highly popular story
about a Russian man who had changed the fine print in his credit
card agreement and is nowsuing the bank, developed further today as
the bank's owner weighed in.
OlegTinkov . Photo from his
Oleg Tinkov , the head of Tinkoff Credit Systems bank (he also
holds a 61% stake in the company)
on the story via Twitter:
"With regards tothe man fromvoronezh , our lawyers say that he'll
be awarded not 24 million but a whole 4-year sentence for fraud.
now it's the matter of principle for
"It's time to stop this 'diamond dream' and daydreams about 24
million. Nobody will win anything from us, that's just a dream to
"Oh my god, what a country! You treat fraudsters as heroes," he
on Twitter, referring to Russia.
Russian media outlet RIA Voronezh, which was first to break the
quoted the bank as stating
that the incident happened due to a technical failure and the
amount of the lawsuit totaled just 900,000 Russian rubles (about
$27,000), not 24 million rubles.
The lawyers on the plaintiff's side noted that the 24-million-ruble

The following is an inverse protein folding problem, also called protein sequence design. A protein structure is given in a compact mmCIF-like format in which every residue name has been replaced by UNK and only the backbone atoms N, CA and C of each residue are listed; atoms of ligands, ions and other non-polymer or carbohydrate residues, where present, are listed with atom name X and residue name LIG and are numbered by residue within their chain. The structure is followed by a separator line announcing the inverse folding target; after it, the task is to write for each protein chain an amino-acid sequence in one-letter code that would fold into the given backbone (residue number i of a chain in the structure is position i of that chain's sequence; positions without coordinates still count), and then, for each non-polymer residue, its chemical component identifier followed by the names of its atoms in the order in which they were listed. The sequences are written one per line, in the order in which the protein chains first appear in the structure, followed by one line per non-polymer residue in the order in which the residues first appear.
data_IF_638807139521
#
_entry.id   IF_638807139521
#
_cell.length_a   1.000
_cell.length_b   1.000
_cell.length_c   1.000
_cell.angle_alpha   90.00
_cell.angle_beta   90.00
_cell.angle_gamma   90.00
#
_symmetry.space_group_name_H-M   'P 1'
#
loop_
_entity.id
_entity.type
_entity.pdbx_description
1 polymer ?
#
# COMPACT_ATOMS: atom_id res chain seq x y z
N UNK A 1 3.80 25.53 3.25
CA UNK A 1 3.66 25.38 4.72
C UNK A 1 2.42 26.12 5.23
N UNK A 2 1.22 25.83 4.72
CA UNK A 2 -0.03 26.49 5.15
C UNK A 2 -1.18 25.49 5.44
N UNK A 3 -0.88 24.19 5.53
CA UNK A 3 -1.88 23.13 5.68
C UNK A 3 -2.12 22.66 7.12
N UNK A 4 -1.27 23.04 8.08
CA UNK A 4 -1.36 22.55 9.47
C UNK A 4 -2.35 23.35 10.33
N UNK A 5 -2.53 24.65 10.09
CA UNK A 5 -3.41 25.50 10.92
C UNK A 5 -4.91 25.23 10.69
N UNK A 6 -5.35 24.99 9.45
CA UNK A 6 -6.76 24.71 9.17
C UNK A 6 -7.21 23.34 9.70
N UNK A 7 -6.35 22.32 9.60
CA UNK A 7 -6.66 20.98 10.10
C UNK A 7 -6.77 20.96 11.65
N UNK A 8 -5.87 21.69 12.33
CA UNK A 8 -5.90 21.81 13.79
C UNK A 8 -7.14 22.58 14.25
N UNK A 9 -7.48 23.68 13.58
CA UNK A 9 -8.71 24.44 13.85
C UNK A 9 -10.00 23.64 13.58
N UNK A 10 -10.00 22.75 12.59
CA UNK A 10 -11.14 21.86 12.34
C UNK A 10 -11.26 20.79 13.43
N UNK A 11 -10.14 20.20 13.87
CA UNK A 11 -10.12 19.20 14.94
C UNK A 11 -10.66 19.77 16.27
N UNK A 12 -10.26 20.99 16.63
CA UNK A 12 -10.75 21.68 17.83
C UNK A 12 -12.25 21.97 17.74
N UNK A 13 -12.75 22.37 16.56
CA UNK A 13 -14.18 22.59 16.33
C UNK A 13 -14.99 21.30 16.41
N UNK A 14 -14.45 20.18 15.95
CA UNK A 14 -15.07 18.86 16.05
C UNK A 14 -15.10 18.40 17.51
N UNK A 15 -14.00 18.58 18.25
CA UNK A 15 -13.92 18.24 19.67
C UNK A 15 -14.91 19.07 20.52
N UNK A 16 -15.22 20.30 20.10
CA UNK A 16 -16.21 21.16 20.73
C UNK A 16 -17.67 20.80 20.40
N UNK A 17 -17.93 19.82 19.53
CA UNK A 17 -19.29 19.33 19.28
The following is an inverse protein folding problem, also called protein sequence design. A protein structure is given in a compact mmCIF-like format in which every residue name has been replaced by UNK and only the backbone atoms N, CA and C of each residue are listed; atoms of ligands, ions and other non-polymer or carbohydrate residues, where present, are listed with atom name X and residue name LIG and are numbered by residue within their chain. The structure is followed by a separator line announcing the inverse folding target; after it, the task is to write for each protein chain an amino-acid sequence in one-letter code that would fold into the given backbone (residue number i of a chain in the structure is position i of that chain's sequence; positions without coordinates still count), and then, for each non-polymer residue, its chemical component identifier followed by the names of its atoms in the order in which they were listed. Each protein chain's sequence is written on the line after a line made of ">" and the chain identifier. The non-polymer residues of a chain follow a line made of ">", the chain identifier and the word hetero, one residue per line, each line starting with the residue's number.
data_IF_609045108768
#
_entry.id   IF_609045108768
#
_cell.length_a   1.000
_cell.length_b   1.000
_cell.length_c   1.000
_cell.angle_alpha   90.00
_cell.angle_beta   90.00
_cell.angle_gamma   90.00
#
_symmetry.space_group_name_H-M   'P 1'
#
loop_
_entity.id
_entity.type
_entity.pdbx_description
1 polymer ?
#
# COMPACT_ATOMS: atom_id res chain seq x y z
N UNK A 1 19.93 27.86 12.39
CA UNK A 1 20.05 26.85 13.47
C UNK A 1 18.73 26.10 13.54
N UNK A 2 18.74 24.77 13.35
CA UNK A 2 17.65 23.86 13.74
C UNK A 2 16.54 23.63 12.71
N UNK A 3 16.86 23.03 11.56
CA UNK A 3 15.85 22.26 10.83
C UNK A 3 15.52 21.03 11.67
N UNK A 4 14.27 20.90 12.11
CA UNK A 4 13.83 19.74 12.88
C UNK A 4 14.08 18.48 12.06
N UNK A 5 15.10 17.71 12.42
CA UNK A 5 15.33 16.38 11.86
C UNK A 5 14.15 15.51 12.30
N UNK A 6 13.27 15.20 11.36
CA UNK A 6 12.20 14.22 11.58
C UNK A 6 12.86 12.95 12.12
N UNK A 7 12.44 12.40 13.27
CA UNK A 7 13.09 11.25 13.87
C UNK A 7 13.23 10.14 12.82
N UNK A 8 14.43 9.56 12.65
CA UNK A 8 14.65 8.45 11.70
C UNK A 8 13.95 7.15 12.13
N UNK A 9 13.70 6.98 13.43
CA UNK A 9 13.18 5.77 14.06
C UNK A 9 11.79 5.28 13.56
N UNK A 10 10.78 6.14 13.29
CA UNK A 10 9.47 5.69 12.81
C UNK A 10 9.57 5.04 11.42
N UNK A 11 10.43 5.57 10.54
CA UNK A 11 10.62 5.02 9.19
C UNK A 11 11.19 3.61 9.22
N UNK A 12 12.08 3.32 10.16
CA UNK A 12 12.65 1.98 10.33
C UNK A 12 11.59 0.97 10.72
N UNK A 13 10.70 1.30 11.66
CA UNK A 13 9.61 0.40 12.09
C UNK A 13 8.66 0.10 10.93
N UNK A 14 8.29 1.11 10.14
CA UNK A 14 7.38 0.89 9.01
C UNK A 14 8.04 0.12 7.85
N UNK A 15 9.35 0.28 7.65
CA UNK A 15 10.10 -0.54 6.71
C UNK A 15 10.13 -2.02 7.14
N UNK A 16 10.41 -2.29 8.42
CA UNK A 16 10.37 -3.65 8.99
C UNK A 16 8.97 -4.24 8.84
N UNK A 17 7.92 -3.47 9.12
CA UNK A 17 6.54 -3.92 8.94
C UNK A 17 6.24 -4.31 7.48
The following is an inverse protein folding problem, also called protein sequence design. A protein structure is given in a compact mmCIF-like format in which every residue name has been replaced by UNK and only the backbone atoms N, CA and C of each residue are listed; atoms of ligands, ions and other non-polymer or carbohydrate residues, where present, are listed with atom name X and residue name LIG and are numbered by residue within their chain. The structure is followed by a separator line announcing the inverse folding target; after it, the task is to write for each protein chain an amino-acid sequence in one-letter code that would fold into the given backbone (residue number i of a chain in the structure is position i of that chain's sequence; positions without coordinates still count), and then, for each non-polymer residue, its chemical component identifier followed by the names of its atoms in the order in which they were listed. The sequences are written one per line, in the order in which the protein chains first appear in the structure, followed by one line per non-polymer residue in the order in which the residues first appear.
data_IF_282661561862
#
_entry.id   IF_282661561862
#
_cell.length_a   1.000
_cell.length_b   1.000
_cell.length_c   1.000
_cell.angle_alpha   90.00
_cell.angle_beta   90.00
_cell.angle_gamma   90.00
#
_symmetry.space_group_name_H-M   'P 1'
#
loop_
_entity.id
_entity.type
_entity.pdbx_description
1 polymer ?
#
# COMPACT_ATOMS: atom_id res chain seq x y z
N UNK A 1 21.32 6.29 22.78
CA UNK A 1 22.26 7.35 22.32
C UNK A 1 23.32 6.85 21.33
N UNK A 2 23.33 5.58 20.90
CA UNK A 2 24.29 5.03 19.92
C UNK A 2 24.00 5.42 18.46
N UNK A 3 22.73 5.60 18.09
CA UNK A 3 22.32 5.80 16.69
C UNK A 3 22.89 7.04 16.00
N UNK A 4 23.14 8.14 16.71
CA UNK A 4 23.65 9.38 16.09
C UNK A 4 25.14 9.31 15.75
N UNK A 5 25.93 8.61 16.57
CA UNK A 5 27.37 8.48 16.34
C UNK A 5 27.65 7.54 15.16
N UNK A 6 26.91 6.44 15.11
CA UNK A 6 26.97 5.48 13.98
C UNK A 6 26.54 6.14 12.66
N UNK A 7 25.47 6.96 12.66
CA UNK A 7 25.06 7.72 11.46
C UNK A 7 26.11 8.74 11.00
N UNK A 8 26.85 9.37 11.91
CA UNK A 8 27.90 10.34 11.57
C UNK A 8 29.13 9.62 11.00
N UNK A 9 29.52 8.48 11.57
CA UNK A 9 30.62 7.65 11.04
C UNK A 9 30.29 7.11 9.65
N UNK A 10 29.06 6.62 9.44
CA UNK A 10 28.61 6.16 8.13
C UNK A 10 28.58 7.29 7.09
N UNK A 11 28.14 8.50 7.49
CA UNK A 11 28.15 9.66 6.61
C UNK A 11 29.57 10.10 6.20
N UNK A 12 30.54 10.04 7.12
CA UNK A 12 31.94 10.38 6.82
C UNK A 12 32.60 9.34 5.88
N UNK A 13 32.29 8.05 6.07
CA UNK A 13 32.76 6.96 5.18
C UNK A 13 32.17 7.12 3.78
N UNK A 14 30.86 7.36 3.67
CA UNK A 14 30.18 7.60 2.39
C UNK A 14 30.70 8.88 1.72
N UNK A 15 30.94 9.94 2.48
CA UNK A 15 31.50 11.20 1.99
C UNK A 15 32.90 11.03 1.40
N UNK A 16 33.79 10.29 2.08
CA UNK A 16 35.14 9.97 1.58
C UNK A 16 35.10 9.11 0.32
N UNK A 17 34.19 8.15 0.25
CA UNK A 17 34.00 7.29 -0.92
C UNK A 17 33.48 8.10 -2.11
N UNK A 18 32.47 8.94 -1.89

figure was the amount of the compensation they had asked for to
settle the case before going to court. The amount being disputed
was reduced to avoid much higher judiciary fees, which would have
been triggered if the figure passed the 1-million-ruble mark. They
noted that if they were to win this case, they would follow this
suit with a claim for a larger amount and would expect an
Agarkov and his lawyers
were also disappointed
to see that the bank representatives publicly called Agarkov a
fraudster and expect both the bank and Tinkov to apologize for the
"We're surprised that a person was accused in a felony and even
provided with his alleged jail term without a decision from a
court," said Dmitry Mikhalevich, Agarkov's lawyer.
And if the bank doesn't retract its accusatory statement, it might
have another lawsuit on its hands, they warned. "It's courts that
still pass judgments in Russia, not bankers," said the lawyer.
Dmitry Agarkov (his surname was previously reported by Russian
Media as Alexeev for privacy reasons), from Voronezh, Russian
Federation, is hoping to win 24 million Russian rubles (about
$727,000) in compensation after he handcrafted a new agreement for
a credit card offer sent to him in the mail, much like the offers
Americans receive daily from
). Agarkov's re-written agreement was signed and recognized by the
the full story here